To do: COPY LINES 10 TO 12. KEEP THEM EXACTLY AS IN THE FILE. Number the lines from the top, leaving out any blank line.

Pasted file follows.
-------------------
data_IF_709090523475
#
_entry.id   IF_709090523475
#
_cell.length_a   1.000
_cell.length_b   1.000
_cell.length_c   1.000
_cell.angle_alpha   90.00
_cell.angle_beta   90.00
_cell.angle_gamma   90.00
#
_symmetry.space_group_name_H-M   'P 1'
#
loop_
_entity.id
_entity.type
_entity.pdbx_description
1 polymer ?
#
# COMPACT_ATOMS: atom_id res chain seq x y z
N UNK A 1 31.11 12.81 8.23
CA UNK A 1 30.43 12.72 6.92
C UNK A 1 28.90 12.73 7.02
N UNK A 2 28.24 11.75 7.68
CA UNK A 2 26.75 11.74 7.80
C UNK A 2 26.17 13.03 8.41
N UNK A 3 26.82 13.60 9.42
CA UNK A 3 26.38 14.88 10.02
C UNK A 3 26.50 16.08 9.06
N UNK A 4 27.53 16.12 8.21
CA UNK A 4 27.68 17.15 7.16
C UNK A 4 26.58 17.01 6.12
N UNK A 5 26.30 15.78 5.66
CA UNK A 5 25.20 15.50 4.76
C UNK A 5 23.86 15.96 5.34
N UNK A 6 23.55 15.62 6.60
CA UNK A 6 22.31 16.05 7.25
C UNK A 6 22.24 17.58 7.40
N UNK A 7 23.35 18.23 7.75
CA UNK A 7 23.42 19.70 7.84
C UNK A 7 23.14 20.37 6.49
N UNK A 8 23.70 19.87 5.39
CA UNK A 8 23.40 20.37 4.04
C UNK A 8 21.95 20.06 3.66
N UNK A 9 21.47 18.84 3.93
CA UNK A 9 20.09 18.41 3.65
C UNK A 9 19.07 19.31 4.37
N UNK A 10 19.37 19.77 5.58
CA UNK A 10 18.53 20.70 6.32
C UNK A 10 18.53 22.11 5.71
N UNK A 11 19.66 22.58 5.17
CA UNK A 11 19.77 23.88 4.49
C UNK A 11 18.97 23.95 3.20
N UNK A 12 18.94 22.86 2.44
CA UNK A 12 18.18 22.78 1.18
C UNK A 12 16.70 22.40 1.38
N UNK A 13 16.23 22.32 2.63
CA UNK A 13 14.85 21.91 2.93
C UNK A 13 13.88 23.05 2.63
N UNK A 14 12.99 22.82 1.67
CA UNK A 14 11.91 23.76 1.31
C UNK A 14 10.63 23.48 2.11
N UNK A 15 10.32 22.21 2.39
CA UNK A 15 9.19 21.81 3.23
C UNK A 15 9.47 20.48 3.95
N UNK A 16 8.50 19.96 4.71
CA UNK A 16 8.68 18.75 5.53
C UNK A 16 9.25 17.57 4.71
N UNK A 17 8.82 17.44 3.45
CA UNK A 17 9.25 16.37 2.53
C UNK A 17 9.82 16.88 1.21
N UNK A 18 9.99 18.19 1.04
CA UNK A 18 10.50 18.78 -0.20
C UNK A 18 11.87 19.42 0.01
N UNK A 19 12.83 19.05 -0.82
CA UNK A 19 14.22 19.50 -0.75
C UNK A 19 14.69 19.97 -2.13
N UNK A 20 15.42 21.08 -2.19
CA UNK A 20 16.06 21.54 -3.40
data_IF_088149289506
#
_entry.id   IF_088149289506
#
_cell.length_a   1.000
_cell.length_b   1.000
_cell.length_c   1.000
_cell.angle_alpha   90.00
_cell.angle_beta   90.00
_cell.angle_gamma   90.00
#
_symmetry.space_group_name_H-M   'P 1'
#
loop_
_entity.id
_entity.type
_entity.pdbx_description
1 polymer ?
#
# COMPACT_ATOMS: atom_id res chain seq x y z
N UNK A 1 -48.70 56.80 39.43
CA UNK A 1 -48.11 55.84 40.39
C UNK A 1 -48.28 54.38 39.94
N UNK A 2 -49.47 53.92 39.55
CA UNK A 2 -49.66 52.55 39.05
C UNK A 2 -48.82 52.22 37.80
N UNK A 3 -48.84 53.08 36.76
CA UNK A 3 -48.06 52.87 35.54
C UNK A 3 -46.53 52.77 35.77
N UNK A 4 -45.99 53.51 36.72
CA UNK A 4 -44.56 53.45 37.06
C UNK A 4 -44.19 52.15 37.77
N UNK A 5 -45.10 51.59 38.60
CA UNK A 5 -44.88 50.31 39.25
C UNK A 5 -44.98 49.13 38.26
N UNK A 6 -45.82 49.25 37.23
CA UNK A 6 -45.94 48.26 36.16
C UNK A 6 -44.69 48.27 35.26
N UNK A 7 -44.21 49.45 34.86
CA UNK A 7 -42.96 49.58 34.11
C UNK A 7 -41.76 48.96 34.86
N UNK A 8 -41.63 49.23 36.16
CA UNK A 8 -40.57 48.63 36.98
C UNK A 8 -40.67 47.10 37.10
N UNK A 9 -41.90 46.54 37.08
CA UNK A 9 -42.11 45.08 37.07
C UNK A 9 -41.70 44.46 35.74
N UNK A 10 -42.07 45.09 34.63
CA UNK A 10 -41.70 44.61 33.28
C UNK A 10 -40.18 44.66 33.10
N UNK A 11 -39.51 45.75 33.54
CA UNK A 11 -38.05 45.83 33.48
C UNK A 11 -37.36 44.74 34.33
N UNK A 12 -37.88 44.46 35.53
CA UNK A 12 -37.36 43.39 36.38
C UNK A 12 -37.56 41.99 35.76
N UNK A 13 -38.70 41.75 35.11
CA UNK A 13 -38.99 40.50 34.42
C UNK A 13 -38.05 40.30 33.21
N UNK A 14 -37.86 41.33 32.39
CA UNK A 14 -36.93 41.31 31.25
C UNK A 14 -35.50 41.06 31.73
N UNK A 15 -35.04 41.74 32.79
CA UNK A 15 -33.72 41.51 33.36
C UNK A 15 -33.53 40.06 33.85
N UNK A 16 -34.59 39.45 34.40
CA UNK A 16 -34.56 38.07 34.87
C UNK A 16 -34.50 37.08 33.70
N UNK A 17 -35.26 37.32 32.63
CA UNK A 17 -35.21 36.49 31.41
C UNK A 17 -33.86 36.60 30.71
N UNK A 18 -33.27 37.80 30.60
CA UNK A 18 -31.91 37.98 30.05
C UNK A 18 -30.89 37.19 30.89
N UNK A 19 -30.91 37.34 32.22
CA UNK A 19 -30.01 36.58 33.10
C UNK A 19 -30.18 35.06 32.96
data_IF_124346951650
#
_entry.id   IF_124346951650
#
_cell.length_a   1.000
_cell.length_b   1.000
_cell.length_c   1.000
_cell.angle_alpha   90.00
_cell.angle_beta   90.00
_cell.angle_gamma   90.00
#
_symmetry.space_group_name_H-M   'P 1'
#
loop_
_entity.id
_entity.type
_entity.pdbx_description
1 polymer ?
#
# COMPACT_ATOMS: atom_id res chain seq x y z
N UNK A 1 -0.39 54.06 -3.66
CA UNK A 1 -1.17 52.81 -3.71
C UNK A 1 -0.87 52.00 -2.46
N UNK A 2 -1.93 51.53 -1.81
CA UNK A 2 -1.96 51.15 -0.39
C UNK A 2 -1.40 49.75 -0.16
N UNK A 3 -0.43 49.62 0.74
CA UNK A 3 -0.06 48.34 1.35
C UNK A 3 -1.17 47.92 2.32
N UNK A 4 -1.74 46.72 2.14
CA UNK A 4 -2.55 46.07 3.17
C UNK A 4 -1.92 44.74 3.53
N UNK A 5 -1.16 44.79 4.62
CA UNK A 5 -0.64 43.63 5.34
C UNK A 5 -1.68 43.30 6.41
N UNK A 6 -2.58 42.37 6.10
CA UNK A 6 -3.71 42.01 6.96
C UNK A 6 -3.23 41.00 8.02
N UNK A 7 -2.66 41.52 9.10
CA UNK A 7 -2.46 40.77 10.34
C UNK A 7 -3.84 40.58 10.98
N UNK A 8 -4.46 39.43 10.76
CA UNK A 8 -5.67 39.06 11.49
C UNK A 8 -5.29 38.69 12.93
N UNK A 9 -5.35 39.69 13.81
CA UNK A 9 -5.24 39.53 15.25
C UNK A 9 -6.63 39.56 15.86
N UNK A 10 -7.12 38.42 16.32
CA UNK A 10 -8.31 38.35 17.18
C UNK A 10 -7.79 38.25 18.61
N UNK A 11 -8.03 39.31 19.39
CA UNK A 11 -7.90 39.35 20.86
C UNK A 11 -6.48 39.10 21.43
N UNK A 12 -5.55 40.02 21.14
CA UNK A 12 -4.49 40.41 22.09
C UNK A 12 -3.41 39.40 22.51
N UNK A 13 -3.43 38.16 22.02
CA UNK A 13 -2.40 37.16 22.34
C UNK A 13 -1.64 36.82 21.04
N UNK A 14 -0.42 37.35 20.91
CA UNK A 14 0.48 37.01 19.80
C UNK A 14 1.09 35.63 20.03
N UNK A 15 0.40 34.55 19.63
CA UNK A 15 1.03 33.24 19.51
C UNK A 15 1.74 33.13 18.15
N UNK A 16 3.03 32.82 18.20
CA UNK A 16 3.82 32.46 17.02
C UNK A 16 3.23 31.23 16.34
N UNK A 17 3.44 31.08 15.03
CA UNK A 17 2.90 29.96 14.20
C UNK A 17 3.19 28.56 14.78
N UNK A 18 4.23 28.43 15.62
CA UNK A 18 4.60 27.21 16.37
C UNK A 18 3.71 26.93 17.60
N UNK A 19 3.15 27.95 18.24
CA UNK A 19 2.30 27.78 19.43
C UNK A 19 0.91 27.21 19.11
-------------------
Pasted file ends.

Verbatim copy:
_cell.angle_gamma   90.00
#
_symmetry.space_group_name_H-M   'P 1'